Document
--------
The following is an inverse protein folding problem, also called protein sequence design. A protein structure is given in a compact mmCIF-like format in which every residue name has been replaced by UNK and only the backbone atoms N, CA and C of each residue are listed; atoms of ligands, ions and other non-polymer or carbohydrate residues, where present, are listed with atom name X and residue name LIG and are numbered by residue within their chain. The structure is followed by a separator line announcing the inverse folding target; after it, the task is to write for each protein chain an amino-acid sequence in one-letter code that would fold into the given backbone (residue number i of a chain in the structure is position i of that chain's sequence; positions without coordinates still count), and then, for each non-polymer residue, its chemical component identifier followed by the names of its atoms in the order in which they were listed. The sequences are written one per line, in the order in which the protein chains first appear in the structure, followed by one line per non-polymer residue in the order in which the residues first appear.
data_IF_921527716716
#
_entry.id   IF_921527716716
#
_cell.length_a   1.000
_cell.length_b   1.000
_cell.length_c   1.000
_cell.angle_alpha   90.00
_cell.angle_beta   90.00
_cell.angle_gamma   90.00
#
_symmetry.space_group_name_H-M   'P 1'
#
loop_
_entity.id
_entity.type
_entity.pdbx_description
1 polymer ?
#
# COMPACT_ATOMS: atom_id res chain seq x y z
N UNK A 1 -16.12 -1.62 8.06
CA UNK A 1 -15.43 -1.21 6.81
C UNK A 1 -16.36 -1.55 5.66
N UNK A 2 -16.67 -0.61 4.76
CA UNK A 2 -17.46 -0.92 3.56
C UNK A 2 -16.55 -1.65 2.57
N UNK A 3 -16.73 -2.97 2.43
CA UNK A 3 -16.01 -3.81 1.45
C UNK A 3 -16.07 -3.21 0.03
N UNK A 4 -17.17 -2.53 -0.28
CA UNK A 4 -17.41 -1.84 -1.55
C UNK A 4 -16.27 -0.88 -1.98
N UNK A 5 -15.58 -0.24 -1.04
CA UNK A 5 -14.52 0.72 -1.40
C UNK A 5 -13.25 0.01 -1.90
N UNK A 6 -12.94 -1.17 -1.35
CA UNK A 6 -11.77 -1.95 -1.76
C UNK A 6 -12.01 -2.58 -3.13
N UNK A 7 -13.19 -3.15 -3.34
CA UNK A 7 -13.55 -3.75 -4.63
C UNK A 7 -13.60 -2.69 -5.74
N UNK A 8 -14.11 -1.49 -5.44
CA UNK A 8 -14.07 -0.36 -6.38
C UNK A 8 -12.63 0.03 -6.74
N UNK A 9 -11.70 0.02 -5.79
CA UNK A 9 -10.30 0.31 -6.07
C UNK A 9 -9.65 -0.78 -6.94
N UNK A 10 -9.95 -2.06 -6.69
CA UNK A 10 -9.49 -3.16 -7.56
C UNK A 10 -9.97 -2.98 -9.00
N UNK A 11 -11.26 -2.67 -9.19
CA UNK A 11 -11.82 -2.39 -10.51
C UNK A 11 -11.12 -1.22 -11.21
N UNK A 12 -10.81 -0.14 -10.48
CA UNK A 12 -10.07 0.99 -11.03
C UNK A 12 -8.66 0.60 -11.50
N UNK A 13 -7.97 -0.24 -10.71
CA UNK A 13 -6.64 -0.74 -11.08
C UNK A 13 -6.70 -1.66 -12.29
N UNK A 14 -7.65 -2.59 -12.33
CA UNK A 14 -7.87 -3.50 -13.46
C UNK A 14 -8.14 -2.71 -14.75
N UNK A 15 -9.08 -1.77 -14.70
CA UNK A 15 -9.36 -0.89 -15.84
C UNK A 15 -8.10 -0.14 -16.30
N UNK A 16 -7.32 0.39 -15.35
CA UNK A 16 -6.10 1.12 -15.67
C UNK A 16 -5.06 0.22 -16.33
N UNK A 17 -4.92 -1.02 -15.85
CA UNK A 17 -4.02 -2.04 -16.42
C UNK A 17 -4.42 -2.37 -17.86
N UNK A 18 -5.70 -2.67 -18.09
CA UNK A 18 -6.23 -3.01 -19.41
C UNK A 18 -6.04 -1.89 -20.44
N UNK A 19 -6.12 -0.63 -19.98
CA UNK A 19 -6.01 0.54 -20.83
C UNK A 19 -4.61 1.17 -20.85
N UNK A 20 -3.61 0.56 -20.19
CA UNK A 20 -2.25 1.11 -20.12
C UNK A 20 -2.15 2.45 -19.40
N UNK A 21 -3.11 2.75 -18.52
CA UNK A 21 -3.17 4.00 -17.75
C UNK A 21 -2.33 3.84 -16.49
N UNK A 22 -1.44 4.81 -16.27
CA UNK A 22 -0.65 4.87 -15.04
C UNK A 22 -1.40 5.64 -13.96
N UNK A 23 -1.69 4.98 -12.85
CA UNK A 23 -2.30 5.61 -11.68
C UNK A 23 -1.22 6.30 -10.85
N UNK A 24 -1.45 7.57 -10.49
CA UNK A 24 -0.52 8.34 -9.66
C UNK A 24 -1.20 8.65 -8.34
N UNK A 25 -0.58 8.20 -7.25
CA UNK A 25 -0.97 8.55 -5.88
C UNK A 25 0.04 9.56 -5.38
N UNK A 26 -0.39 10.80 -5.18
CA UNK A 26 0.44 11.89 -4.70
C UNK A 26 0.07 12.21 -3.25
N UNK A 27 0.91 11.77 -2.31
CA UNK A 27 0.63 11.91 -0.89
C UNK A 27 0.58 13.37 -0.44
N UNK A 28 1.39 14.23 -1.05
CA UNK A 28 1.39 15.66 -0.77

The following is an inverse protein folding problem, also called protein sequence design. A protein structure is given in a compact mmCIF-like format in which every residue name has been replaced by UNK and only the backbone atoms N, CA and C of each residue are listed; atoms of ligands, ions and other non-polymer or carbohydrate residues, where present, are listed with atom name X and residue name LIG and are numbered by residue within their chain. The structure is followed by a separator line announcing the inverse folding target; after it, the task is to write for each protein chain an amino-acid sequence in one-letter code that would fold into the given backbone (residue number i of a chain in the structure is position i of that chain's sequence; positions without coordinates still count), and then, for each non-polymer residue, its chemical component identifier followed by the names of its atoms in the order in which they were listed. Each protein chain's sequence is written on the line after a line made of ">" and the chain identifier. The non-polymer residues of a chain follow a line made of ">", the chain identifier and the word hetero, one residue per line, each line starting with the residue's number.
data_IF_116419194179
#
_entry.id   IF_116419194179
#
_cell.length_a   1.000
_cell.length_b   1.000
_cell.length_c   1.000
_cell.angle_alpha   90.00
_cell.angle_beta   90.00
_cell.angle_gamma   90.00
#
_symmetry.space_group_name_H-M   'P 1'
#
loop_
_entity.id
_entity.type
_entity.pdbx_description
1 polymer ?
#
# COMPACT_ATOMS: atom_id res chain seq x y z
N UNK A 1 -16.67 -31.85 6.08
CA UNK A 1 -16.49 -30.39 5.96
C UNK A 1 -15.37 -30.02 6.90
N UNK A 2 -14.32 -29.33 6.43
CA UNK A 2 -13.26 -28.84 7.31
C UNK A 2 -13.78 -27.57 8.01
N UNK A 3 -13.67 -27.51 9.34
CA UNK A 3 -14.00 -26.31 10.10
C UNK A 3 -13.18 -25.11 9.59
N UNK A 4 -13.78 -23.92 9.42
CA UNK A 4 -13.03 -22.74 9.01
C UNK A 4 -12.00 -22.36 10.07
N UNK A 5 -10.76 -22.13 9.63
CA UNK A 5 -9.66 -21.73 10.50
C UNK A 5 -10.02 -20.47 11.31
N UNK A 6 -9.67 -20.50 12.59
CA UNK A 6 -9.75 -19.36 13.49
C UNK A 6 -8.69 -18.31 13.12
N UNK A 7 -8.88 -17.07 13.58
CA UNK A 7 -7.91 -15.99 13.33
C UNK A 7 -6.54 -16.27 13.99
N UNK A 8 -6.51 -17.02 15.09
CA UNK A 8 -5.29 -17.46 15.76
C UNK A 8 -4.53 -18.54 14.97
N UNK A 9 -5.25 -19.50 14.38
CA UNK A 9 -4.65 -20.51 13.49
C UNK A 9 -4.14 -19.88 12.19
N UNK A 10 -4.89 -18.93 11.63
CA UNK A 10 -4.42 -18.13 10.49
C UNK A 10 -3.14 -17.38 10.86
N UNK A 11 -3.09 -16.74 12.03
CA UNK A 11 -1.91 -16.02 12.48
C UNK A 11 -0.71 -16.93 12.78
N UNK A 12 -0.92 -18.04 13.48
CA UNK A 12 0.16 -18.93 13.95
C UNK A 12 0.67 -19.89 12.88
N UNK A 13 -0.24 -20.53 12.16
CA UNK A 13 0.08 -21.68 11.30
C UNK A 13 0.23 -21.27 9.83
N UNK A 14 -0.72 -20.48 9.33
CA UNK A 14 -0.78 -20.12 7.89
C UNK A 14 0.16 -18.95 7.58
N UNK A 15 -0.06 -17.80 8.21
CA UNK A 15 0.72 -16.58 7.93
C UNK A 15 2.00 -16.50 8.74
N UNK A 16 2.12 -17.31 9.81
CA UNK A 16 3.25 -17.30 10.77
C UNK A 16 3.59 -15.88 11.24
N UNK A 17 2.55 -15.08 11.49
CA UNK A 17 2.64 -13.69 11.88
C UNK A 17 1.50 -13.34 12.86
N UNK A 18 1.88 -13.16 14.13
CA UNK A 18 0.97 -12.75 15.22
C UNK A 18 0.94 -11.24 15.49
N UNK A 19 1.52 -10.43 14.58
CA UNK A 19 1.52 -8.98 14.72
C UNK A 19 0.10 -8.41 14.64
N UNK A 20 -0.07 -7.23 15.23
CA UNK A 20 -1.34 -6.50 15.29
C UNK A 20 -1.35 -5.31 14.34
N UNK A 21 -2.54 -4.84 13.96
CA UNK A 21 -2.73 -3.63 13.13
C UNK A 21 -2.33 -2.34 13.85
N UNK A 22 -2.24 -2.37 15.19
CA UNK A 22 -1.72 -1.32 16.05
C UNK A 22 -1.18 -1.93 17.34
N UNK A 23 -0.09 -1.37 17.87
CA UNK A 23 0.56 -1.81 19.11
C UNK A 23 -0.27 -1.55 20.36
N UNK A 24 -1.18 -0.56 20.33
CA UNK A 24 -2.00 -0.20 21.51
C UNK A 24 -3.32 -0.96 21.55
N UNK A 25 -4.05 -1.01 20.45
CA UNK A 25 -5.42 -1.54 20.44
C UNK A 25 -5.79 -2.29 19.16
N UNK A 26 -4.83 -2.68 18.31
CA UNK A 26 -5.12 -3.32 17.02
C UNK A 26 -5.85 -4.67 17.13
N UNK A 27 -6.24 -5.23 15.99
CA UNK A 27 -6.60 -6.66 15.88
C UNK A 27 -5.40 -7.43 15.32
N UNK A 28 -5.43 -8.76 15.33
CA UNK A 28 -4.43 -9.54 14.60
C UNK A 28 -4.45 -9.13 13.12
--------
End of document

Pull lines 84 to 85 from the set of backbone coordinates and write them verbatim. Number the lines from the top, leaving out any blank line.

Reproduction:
C UNK A 21 -2.33 3.84 -16.49
N UNK A 22 -1.44 4.81 -16.27